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I. In the thirteenth year, the king went to inquire of the vis

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2 count of Ke, and said to him “Oh ! viscount of Ke, Heaven, unseen,

has given their constitution to mankind, aiding also the harmonious development of it in their various conditions. I do not know how their proper virtues in their various relations should be brought forth in due order.”

perhaps only made it known that he would flee —to Corea. King Woo respected and admired his attachment to the fallen dynasty, and invested him with that territory. He now felt constrained to appear at the court of Chow, when the king took the opportunity to consult him on the great principles of government, and the result was that he communicated this ‘Great Plan, with its nine Divisions. Being first made public under the Chow dynasty, it is ranked among the “Books of Chow. It is often referred to, however, as one of the ‘Books of Shang,' as having emanated from the viscount of Ke, - who should properly be adjudged to that dynasH'. as the name; but there would be no advan- ty. When £ £ £ We : that tage gained by departing in such a matter, from it originally belonged to the time of Hea, and the established usage. The Book is found at least the central portion, or text of it,-par.

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‘plan. Other synonyms of # , given in the

dict., are =\ and #, both conveying the same idea of ‘plan, or ‘model. The name, like that of the last Book, is taken from the Book itself. We read in par. 2, that “Heaven gave to Yu the Great Plan, with its nine Divisions. Some

would adopt the whole of this, - }}: # ju

in both the texts. 4,—should be ascribed to the great Yu. We

History of THE Book, AND MoDE or IN- have therefore a fragment in it of very ancient TERPRETATION. The viscount of Ke had said learning. How this had come into the possesthat when ruin overtook the House of Shang, sion of the viscount of Ke we cannot tell. It he would not be the servant of another dynasty; does not seem to have occurred to the Chinese —see ‘The Wiscount of Wei, p. 8. Accordingly, critics to make the inquiry. Whether we he refused to acknowledge the sovereignty of should ascribe all the paragraphs from the 5th king Woo, who had delivered him from the downwards to the viscount, is also a point on prison where Show had put him, and fled-or which I cannot undertake to pronounce a posi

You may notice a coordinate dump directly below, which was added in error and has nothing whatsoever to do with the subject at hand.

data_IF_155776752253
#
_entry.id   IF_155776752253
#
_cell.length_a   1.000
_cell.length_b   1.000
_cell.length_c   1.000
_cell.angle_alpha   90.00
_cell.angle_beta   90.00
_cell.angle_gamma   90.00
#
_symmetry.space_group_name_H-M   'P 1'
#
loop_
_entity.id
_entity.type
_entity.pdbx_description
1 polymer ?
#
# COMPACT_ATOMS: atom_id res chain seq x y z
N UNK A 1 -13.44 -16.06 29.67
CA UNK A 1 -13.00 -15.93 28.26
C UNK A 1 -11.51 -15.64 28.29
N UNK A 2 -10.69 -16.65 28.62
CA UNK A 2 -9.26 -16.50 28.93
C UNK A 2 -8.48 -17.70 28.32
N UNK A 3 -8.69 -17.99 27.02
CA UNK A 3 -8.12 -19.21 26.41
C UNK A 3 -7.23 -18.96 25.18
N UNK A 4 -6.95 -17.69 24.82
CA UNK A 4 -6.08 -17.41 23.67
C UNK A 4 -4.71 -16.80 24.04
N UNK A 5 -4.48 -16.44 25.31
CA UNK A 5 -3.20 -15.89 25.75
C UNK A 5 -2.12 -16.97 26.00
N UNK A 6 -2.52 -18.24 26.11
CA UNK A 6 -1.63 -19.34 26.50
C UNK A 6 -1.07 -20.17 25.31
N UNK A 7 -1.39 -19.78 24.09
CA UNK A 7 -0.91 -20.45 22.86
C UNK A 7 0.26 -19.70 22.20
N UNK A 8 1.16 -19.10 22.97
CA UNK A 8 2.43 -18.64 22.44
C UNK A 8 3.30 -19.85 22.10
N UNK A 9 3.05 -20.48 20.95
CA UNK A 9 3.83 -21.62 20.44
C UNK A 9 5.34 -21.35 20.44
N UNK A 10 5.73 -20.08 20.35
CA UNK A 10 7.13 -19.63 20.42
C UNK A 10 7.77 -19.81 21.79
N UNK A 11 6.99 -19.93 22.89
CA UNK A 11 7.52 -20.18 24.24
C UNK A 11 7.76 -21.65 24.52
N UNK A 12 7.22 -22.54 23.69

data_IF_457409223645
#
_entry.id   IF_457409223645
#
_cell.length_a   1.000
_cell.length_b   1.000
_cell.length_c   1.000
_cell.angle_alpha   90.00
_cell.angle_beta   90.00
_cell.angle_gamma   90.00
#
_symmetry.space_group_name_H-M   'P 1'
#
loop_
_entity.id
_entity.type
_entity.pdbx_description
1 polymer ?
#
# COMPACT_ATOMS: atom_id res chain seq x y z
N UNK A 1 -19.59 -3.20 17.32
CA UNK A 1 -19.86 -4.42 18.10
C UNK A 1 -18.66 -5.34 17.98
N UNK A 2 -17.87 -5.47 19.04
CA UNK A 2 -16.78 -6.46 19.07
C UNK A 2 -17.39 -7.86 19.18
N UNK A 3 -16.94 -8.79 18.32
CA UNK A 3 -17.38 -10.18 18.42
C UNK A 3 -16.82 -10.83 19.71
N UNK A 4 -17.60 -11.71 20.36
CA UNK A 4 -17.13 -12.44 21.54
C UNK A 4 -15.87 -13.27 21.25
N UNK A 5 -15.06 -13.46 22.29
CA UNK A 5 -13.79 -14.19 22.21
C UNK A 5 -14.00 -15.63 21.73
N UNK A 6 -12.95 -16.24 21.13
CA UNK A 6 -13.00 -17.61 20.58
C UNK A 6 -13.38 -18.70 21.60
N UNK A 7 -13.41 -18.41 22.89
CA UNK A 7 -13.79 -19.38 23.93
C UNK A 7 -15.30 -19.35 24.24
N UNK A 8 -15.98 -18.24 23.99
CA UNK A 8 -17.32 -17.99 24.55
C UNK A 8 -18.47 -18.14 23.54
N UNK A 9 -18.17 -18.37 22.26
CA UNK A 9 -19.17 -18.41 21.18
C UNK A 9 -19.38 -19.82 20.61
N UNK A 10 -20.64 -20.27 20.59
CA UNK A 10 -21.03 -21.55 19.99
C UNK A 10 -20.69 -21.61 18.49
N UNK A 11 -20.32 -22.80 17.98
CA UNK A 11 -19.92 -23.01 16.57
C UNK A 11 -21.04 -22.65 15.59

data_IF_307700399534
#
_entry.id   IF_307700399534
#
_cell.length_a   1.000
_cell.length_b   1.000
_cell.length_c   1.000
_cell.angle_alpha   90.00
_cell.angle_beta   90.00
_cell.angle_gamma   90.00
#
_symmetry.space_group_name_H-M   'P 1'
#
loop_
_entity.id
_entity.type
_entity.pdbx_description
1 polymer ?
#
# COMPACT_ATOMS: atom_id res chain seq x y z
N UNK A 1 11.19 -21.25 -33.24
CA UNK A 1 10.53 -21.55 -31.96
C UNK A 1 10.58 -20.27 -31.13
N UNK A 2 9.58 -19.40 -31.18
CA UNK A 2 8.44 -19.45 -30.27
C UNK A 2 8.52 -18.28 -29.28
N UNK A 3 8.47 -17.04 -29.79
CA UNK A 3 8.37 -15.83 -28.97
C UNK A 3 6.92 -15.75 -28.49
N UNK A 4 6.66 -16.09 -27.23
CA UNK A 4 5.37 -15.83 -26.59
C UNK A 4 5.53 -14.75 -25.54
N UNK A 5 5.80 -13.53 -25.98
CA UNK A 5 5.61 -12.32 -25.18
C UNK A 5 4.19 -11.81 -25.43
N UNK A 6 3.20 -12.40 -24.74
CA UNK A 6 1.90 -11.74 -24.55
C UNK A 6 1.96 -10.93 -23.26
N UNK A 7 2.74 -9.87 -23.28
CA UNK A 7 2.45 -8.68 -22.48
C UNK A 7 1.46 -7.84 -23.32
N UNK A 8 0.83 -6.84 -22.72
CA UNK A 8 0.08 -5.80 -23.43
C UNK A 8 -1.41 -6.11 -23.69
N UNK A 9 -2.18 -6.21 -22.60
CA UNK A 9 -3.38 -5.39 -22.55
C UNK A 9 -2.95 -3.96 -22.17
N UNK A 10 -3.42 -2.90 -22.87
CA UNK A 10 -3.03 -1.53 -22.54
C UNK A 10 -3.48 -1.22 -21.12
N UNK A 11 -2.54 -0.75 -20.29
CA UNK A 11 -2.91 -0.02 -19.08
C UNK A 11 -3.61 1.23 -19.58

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says that ‘though the words are those of the viscount of Ke, the record of them was made by the historians of Chow.’ That the central portion of the Book, and more or less of the expository part, came down from the times of Hea is not improbable. The use of the number nine, and the naming of the various divisions of the ‘Plan, are in harmony with Yu's style and practice in his ‘Counsels,' and in what we may call the “Domesday Book.’ We are told that “Heaven—God—gave the plan with its Divisions to Yu. Upon this Gan-kwö says that “Heaven gave Yu the mysterious tortoise, which made its appearance in the waters of the Lö, bearing marks on its back well defined, from 1 to 9; and thereupon Yu determined the meaning of those numbers, and completed the nine divisions of the plan.’ This legend has been fathered on Confucius, as we read in the “Appendix to the Yih king’

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gave forth the Scheme, and the Lö gave forth the Book (or defined characters), which the sages

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that these words proceeded from Confucius or were edited by him, while it is absurd enough to speak of the two rivers giving forth the Scheme and the Book, he says nothing of the Scheme being on the back of a dragon, which has been the current statement for more than 2,000 years, or of the Book being on the back of a tortoise. Moreover, there is no evidence that he meant to connect the “Book of Lö’ with the ‘Great Plan” at all. We should rather imagine that he supposed the Scheme and the Book to be equally related to the diagrams of the Yih, and to have been both presented to Fuh-he. I hardly know an interpreter, however, but Lin Che-ke, who has not adopted the statement of Gan-kwó; and the consequence is that the explanations of this Book are overlaid with absurd twaddle about the virtue of numbers as related to Heaven and Earth, to the Yin and the Yang, the cardinal points, &c, &c.. The following figure has been imagined as that which was exhibited to Yu :

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Near the head of the tortoise, it is said, were the nine open marks, and opposite was the one close mark. The two and the four were at the shoulders; the six and the eight were by the feet Three and seven were on the left and right, and five were in the centre. Out of those numbers, odd and even, heavenly and earthly, now multiplied, now added together, the whole of the Plan and its Divisions is developed, with a glibness of tongue and a leger-de-plume, which only familiarity with the Yih-king, and the applications of it to astrology, geomancy, and other follies can produce. There is of course no ‘solid learning'